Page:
Playing Custer
Publisher: TCU Press, May 2015

Read sample chapters courtesy of TCU Press
Playing Custer is a novel narrated from varying points of view and time, illuminating personal and political events leading up to the death of General George Armstrong Custer. The historic events are framed by the story of two men from the late 20th century--one white and one Native American--who travel together to the annual reenactment of the battle at the Little Bighorn National Monument battlefield.
Chatting during their journey, the two reenactors discuss their obsessions, personal ambitions, and failures of nerve. Interwoven with their progress toward the battle are narrations, journal entries, and first-person view points from many others who were actually involved in the historic events. Soldiers and scouts for the cavalry; Sioux, Crow, and Cheyenne witnesses; and wives and daughters all offer their versions of "truth," establishing a texture and depth of irony, humor, and tragic meaning to those modern Americans driven to attempt to "play Custer."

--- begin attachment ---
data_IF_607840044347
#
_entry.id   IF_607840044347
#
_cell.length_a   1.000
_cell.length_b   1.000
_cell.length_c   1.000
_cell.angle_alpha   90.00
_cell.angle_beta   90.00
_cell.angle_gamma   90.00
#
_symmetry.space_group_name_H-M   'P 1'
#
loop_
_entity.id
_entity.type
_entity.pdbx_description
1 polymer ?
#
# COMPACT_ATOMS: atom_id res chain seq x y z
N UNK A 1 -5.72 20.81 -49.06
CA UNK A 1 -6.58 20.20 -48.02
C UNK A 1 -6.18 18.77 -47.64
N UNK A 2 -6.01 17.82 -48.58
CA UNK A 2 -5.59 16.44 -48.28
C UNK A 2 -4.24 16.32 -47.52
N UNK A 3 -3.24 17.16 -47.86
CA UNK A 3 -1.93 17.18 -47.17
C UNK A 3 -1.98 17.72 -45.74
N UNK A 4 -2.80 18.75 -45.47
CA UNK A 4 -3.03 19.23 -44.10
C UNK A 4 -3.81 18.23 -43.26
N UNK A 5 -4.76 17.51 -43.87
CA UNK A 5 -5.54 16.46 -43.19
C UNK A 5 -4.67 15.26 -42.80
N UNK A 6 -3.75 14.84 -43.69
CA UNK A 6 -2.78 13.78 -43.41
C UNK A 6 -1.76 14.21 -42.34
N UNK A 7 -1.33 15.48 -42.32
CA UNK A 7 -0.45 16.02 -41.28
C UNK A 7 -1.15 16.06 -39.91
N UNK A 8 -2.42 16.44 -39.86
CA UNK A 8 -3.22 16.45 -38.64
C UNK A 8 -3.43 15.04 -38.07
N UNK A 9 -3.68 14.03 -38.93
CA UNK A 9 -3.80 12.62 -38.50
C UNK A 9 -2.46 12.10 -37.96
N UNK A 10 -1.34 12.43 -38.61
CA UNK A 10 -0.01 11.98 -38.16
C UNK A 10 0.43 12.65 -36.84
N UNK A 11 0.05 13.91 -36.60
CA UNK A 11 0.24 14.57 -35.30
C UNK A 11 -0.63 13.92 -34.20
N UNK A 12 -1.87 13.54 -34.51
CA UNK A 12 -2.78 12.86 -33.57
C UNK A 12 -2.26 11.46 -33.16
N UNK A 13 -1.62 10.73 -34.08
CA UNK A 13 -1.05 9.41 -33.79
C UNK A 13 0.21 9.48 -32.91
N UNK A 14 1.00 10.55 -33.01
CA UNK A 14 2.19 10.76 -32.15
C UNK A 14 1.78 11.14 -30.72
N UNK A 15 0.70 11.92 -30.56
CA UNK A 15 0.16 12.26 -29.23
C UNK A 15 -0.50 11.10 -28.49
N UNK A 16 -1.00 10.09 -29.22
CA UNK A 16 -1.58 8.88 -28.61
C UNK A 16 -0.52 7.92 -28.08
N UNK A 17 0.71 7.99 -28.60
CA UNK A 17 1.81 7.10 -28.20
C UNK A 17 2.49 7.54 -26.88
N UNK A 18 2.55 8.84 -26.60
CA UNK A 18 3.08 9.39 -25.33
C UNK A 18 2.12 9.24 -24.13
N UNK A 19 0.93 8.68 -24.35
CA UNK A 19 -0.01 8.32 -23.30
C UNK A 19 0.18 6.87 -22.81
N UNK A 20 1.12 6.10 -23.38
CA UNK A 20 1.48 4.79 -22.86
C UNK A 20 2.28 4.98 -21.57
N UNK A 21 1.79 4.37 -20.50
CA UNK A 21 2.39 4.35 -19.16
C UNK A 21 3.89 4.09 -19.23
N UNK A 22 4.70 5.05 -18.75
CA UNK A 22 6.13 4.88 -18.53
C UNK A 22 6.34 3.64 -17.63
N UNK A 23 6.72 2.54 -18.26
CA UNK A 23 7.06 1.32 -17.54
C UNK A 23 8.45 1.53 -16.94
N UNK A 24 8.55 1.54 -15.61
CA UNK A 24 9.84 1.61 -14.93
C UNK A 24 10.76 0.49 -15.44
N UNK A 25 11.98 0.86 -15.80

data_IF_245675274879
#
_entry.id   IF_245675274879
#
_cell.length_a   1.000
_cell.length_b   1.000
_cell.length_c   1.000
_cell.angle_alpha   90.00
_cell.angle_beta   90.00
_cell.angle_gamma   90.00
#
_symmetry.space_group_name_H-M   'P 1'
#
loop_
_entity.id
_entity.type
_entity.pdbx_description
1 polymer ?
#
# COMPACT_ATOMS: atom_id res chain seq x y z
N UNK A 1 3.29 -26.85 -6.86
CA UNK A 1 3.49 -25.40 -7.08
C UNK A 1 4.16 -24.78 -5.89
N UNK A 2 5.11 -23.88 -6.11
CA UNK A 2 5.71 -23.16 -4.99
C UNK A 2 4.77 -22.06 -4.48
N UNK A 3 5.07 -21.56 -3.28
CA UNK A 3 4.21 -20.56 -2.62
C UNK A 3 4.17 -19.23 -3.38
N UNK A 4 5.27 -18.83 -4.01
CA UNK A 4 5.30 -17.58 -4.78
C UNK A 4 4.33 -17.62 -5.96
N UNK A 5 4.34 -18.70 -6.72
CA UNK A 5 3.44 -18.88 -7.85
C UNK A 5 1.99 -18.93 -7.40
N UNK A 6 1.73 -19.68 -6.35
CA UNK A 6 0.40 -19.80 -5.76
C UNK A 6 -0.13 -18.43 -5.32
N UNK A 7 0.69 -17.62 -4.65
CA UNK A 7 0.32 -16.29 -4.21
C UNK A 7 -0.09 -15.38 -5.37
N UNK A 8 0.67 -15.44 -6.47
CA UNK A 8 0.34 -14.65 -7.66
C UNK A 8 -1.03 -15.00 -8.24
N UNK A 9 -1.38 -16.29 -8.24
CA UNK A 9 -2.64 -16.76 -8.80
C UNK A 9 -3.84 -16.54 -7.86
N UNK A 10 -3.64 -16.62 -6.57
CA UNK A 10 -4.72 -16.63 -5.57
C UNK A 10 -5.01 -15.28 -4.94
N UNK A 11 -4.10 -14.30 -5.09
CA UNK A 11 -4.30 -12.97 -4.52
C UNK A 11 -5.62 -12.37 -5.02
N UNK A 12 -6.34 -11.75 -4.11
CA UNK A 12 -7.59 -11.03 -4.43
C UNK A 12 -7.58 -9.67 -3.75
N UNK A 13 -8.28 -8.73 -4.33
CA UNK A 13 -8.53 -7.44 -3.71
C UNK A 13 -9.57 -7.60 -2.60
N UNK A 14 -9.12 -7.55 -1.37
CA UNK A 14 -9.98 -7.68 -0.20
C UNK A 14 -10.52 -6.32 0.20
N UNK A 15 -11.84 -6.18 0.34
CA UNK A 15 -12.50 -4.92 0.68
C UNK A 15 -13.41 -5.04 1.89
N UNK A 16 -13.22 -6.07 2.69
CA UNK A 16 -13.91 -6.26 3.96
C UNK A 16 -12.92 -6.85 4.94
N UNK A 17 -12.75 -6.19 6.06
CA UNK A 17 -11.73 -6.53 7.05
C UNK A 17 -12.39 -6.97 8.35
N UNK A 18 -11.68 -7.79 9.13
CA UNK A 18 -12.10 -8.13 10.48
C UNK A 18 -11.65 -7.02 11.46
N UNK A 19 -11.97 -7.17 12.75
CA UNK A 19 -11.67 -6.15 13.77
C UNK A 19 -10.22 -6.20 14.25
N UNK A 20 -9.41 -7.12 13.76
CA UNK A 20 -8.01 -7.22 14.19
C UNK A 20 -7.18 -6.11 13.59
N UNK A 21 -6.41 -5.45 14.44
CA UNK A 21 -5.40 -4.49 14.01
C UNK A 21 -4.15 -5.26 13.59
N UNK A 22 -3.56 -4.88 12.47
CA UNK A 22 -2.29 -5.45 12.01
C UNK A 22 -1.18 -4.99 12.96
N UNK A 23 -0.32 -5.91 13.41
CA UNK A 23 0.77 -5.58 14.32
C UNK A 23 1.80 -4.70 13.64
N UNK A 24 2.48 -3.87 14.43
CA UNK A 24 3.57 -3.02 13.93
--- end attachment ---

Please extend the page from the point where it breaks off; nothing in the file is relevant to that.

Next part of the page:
This year--a special anniversary of the real battle--they are suddenly chosen for crucial new roles. This time, they will play Custer and Crazy Horse...
Reviews of Playing Custer
"'Playing Custer'" is at times acutely horrifying: Duff's re-creation of the actual Last Stand from many viewpoints can indeed be disturbing. The book, at the same time, can be deeply moving, especially as Libbie, Custer's widow, prepares to visit the wives who were widowed at the same time she was. It can also be wildly funny and unexpectedly affecting, as Waymon and Mirabeau leave the reenactment for other lives, having discovered that, according to Duff: 'It all depends on how you're turned and the final direction you decide to head.'" --Steven Whitton, Anniston Star

"Duff walks in the footsteps of Twain, with his understanding of the complexity and hypocrisy of military action...For students of history as well as lovers of the novel, Dugg delivers, piecing together historical record with the tenets of fiction--quick pacing, deft characterization, vivid scenes." --Camille-Yvette Welsch, Foreword Reviews

"I've come to understand that all historical fiction is speculative fiction. Duff has provided us fine speculation. As the author points out on the dedication page, history is fiction. And written by the winners." --Michelle Newby, Texas Book Lover

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